Professor Greaves explained the “delayed infection” theory which can be triggered in two ways. The first trigger is when a child is born with a genetic mutation that could cause leukemia. This is less than one percent of those carrying the genetic mutation. The second trigger is when the child is exposed to common viruses and bacteria. This exposure encourages ALL to develop in the body. If the child has not encountered the common infections and has not set up the immune system while young, their body would not be ready to fight to ALL later on.

Today’s ALL treatment is as advanced as can be with 90 percent of the children diagnosed getting cured. However, the treatment involved is toxic and gradual and may have long-term consequences. One in every 20 children carries this genetic mutation which increases their risk of getting cancer later on in life. However, if a child has a strong and functional immune system, this genetic mutation could just remain dormant.

Apparently, children who came from affluent populations whose lifestyle is spick and span from everyday infections showed an increase in ALL cases.

Greaves showed data that ALL cases from the affluent group have risen by one percent annually and globally. This is also reflected in global perspective data where the rates of diseases are higher in affluent countries than in the poorest ones. The latter set of countries has a different scenario where cross-infection is common and families are large.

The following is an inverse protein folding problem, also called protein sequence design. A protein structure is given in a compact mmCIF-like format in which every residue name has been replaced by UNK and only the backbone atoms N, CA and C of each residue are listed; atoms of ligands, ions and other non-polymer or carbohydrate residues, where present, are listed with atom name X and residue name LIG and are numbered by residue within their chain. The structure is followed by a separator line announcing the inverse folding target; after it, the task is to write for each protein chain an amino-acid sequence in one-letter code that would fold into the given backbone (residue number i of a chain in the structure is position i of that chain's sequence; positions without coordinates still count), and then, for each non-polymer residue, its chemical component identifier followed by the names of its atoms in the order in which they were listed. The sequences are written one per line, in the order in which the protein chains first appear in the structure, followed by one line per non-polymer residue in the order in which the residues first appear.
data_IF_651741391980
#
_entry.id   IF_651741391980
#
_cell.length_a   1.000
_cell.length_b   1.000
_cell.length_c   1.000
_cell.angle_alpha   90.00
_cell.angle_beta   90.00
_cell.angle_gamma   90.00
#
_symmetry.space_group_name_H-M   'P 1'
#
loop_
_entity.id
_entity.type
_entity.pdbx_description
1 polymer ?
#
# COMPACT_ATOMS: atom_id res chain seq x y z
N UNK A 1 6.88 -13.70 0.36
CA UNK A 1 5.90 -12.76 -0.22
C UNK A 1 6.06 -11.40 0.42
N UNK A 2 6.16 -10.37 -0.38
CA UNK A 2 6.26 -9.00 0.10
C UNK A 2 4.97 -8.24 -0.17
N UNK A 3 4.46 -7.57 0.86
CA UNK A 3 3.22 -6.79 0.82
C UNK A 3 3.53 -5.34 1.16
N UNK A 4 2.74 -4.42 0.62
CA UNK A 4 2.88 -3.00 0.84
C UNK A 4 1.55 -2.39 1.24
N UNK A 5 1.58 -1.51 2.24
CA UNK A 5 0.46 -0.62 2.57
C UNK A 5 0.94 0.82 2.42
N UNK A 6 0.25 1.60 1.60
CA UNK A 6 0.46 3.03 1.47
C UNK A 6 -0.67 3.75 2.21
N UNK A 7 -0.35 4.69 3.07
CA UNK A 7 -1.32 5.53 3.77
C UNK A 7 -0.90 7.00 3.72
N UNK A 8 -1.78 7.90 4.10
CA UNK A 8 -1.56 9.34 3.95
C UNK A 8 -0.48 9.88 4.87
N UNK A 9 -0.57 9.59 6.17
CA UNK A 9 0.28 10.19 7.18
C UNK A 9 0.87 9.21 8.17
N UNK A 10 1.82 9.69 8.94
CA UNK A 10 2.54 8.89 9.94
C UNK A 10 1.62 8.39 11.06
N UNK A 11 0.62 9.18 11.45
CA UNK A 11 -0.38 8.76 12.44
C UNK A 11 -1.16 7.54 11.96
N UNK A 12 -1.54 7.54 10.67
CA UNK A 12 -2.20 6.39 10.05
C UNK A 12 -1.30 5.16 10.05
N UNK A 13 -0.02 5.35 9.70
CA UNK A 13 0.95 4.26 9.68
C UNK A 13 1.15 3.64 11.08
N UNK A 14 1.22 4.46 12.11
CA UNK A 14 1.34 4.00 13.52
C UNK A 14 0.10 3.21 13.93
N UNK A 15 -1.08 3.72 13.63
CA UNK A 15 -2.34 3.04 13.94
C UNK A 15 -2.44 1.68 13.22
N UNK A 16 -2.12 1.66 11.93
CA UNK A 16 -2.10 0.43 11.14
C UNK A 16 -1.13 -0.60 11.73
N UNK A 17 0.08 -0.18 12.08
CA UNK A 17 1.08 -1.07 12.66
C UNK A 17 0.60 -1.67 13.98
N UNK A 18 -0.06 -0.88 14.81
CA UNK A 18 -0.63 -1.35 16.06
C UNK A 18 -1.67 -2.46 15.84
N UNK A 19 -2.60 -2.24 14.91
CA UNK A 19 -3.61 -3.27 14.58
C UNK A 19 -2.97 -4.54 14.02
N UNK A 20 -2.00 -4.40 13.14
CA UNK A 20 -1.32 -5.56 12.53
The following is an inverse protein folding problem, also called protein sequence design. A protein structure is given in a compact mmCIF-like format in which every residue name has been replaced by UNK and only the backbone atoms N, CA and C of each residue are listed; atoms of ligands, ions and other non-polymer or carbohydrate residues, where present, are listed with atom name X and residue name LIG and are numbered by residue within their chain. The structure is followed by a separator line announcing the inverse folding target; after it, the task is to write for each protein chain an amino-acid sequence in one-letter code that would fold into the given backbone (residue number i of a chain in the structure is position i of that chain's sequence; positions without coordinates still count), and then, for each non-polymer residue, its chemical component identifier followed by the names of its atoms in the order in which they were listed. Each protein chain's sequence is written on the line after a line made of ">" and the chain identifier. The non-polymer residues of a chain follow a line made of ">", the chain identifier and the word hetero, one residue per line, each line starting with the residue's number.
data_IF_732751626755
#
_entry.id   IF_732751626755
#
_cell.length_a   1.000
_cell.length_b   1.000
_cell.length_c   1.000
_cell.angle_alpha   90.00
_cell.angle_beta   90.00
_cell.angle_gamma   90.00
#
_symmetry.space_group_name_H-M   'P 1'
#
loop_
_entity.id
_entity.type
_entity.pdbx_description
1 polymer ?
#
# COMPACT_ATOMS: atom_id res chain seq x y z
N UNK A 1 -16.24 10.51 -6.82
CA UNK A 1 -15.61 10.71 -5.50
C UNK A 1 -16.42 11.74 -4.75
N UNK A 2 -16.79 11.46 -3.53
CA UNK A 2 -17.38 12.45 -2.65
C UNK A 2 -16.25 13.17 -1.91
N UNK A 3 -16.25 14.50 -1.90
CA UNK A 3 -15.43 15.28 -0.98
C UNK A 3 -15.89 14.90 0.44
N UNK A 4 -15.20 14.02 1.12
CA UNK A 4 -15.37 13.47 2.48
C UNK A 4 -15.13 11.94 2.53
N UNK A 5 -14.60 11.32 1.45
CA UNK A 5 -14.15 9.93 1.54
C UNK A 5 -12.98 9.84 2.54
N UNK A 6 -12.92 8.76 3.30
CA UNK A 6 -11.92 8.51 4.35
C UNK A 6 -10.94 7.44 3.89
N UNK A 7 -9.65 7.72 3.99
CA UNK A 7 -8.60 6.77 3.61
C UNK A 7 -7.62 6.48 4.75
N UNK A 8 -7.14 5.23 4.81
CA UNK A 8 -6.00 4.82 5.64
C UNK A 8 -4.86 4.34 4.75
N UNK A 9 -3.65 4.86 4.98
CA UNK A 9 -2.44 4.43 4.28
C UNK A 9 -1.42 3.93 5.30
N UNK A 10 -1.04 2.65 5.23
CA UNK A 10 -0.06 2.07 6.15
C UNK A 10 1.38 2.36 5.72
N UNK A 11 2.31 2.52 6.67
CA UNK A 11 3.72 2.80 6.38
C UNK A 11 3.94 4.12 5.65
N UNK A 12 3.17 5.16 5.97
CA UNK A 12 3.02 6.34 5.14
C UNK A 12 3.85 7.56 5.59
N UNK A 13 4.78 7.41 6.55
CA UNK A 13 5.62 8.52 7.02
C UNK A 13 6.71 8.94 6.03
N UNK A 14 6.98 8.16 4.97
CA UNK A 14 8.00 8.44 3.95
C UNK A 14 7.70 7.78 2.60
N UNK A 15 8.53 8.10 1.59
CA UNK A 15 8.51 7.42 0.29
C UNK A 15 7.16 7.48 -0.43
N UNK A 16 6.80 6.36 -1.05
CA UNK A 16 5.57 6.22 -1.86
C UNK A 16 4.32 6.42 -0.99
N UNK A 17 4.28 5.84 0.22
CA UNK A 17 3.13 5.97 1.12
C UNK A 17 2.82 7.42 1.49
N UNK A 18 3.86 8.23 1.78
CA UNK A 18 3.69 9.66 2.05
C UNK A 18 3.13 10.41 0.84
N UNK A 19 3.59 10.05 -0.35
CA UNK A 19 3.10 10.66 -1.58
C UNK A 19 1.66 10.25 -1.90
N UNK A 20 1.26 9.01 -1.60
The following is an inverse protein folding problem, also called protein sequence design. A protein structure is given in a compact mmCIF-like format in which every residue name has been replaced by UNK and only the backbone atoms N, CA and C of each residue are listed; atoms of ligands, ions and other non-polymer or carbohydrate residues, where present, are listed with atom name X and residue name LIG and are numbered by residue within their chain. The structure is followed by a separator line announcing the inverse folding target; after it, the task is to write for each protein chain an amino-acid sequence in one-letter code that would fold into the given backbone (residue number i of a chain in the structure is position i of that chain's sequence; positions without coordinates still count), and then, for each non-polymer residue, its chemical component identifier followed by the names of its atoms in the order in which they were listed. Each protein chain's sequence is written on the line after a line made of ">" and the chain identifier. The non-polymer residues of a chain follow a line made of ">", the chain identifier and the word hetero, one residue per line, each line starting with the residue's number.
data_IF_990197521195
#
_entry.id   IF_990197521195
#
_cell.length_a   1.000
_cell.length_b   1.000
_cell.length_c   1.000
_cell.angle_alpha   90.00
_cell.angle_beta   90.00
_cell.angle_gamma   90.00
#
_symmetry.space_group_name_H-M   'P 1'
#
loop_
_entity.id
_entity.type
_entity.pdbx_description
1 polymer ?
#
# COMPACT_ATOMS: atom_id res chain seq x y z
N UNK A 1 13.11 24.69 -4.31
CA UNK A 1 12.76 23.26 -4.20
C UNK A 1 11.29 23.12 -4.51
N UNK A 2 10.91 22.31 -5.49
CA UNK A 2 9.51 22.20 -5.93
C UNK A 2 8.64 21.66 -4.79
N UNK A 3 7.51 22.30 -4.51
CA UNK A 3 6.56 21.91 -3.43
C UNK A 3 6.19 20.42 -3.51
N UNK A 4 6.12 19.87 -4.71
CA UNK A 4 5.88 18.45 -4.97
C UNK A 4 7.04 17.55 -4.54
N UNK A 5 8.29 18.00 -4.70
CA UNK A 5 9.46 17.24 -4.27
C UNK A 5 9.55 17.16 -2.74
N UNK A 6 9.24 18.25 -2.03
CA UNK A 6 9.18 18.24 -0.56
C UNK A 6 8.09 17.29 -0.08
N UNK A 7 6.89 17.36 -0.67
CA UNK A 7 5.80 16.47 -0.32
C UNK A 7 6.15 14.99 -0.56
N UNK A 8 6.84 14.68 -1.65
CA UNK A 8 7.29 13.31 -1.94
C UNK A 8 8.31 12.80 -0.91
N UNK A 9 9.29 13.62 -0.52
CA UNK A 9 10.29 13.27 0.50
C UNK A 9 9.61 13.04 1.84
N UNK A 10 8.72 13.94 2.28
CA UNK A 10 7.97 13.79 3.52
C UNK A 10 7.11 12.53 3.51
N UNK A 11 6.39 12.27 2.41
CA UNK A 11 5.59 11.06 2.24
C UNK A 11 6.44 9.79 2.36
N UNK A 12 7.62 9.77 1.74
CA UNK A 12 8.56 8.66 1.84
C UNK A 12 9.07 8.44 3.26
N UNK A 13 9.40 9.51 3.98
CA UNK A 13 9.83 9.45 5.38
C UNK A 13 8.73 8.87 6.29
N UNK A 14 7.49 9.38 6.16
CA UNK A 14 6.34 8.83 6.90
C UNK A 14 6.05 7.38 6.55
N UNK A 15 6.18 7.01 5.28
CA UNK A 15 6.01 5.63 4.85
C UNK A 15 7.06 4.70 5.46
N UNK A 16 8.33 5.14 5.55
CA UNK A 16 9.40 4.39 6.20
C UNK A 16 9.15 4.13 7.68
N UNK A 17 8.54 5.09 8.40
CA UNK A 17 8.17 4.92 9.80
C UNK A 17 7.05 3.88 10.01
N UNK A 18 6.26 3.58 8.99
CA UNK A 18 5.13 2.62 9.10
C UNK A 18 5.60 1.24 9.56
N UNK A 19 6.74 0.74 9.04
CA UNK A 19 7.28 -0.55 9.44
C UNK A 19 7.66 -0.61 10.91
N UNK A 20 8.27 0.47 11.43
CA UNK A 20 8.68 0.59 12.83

Happy children playing outdoor. / Photo by Sunny Studio via shutterstock.

The ALL Perspectives

He explained that in the modern and unspotted lifestyles where affluent children are raised, their cause of ALL is not due to infection but the absence of it.  This is also seen in cases of type 1 diabetes, multiple sclerosis, Hodgkin’s lymphoma and other allergic diseases.

The research study echoed the message of experts in this field that parents are not responsible for the cancer in their children. Hotdogs or hamburgers are also not responsible. Even power lines, nuclear fuel reprocessing stations or the Vatican radio mast are some of the myths dispelled by the experts. The study clearly showed that childhood leukemia is caused by a very bad combination of genetic mutations and lack of childhood infections.

Charles Swanton, professor and chief clinician at Cancer Research in the UK said, “This research sheds light on how a form of childhood blood cancer might develop, implicating a complex combination of genetics and early exposure to germs, dirt, and illness.”

But he added: “We want to assure any parents of a child who has or has had leukemia that there’s nothing that we know of that could have been done to prevent their illness.”

ALL rates are low or non-existent in the poorest countries, where families have many children and cross-infection is common. The Costa Rica situation, however, is an exception. This country infused budget to improve its health systems and medical schools. This resulted in fewer children in the family with an average of 2.3 today as compared to 7.2 children years ago. This family planning program also showed significant levels of ALL, Hodgkin’s lymphoma, and type 1 diabetes.